I'm not certain this would fit your needs, but Clearbit is the first tool that came to mind because they do have per-API-call pricing for their Enrichment tool. What tools are you looking at so far, and how are you hoping to integrate them with your customer data?
I've gone the simple route in the past: Live stream on one platform, then publish the finished video everywhere.
OBS is the free tool I see mentioned for live streaming most often; it got recommended Capiche's discussion about the best tools to edit videos, though it takes some workarounds or hacks to stream to multiple sites at once (StackExchange recommends either running two instances of OBS at once, or to run nginx locally and use the server to duplicate your stream.
Otherwise, another service that the Wistia blog recommended is Crowdcast, which they paired with OBS to build the streamed video content, and then used Crowdcast to both live-stream the primary video and replicate it on other platforms.
For referral programs, looks like ReferralCandy was the most recommended in this earlier discussion about referral programs for email marketing.
Then, for more traditional affiliate programs, I'd done a bit of research a while back for this other discussion, which has a handful of other apps you might want to check out:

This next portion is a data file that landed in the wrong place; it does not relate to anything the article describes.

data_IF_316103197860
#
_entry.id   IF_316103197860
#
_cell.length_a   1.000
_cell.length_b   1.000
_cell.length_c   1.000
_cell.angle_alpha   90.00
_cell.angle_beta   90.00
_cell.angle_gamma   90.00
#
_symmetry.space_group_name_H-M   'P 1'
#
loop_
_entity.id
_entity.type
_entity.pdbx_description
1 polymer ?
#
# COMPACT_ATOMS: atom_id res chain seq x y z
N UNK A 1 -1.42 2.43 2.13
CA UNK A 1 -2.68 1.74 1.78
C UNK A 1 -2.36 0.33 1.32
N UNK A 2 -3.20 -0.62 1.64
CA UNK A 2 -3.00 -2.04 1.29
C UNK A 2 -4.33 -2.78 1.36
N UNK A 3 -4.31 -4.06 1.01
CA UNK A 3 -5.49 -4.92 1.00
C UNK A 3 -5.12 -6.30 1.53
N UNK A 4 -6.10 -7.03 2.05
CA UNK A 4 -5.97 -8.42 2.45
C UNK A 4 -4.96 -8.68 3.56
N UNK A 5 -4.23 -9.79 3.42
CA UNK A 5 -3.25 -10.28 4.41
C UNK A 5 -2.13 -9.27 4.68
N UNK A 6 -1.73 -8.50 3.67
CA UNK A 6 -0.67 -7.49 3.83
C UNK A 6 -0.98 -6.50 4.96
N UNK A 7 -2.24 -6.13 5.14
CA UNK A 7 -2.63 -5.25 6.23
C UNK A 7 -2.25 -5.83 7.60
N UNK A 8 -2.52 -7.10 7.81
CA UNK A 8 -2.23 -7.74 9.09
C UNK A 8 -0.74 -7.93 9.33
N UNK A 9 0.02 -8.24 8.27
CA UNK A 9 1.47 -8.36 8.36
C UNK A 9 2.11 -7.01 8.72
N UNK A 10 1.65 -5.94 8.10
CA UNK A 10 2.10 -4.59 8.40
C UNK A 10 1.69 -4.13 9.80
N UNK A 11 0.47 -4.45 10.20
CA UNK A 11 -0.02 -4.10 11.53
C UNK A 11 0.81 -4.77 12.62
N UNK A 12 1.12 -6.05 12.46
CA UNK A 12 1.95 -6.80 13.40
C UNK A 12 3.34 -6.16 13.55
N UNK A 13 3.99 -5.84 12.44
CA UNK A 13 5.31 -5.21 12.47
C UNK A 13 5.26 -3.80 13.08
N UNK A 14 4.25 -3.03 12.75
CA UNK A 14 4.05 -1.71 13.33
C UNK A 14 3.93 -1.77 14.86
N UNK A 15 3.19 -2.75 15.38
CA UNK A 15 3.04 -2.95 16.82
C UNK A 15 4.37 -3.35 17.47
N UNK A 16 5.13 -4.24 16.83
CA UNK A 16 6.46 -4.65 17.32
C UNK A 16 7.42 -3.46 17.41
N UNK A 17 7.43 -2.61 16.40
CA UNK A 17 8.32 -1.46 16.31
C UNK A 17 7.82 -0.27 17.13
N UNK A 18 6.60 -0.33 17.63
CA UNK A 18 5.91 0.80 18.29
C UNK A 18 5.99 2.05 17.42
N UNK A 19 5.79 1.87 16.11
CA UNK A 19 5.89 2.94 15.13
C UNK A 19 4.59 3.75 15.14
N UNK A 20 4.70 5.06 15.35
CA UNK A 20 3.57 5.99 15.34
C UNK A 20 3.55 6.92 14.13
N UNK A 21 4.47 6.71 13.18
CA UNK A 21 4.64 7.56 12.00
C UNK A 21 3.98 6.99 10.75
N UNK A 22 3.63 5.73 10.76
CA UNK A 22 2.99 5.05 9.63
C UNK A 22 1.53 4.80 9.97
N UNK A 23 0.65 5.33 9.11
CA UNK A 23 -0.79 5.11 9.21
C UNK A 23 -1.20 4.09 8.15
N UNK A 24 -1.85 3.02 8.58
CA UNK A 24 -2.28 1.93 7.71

From checking a number of tools, Post Affiliate Pro seems to support the most languages with 36 supported languages today including Chinese, Arabic, Japanese, Turkish, Polish, Russian, Portuguese, Spanish, French, and more. You can add your own translations as well—with a discount on your subscription if you help add a translation. And at the same time, it supports multiple currencies for international sales.
For referrals, InviteReferrals is focused solely on rewarding customers for referring new customers—so you could give your customers (or both the customer and the person they refer) a coupon or gift voucher if they share your page and then someone signs up. It also supports 30 languages including Chinese, Korean, Thai, Hebrew, Arabic, German, French, Russian, and more.
There are a number of larger affiliate platforms that include little detail on their site about internationalization. Performance Horizon's Partnerize (who runs Apple's affiliate program, among others) says it supports 30 languages, and Rakuten Marketing's dashboard is in 5 languages while it says it supports affiliates in 202 countries. Commission Junction lists 6 country sites but doesn't mention supported languages. These each require contacting a sales team to start using their platforms.